A candidate that is not actively looking for a job, but if approached would be open to new career opportunities. Passive candidates differ from proactive candidates in that employers generally consider a higher percentage of them are qualified for new jobs, and they are not actively reaching out to employers and applying for jobs. This means it is hard to engage the passive candidate pool, which could be as much as 50% to 70% of all potential candidates. This challenge is why LinkedIn is considered an important source of talent, as they can infer that a user is possibly open to new jobs through digital signals such as updates to their profile, visits to the jobs page, and more. See Proactive Candidate.
Often referred to as “talent pipeline”, “recruiting pipeline “, or “candidate pipeline”, in recruiting parlance this refers to the full list of all active candidates (candidates that have not been hired or disqualified). Recruiting team members often want to see a snapshot summary of where all candidates currently stand in the recruiting process so they can spot inefficiencies. Much like sales, it is important for a company to build a pipeline of candidates in order to maximize the chances of achieving their recruiting objectives.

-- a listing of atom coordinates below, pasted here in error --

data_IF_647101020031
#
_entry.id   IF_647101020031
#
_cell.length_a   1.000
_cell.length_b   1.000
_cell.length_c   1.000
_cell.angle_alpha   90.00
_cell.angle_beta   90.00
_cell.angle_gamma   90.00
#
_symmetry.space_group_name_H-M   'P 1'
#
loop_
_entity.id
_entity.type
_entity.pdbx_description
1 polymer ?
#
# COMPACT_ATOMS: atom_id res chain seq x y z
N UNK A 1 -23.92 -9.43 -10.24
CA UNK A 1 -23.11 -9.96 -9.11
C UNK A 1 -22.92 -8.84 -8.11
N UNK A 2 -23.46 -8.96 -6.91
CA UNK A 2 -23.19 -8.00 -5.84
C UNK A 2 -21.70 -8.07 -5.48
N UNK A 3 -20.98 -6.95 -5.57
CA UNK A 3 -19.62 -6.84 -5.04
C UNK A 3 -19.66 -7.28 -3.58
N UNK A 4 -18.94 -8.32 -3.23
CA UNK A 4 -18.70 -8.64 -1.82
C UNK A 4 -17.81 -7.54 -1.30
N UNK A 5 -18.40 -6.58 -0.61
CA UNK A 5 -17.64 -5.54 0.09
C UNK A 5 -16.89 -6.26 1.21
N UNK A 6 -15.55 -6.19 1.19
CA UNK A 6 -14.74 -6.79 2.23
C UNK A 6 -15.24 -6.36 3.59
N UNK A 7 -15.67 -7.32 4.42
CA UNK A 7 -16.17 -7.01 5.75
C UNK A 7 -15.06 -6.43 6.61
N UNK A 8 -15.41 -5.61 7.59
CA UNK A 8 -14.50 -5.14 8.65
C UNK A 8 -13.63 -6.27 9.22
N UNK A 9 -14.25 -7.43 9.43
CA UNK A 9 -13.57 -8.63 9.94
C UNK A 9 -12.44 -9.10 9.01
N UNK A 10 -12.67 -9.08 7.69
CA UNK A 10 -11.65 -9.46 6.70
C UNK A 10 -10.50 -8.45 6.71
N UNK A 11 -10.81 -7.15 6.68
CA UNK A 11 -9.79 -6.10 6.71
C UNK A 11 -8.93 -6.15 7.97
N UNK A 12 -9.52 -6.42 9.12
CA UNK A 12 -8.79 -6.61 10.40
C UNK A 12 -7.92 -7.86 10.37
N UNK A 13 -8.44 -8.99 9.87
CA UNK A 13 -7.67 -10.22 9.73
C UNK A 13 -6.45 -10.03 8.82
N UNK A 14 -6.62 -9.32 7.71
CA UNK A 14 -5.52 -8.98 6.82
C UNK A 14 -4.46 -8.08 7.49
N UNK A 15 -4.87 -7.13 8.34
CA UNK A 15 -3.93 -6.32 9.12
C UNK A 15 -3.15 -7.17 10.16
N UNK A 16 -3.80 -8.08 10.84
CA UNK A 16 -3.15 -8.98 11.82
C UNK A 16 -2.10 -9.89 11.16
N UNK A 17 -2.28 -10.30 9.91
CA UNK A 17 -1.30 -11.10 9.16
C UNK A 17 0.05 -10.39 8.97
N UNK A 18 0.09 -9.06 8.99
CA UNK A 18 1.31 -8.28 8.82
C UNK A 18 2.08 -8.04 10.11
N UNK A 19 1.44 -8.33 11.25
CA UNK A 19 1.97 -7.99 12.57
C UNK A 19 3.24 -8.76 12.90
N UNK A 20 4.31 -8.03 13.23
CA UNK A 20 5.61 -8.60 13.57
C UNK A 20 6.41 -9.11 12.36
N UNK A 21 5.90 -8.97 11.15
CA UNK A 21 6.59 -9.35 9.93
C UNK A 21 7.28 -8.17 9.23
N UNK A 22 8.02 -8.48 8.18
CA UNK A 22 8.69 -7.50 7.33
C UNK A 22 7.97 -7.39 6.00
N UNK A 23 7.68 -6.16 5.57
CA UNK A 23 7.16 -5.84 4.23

A candidate that is actively looking for a new job. These candidates are seeking open jobs and applying for them, and do not need much convincing to consider new job. The biggest difference between proactive candidates and passive candidates is that proactive candidates are “proactively” seeking a new job, while passive candidates are open to new jobs, but generally are not actively looking. Approximately 30% to 50% of all potential candidates are proactive candidates. It is generally believed that there is a higher percentage of underqualified people in the proactive candidate pool, as higher performing employees generally are already employed and focused more on their work than job seeking. See Passive Candidate.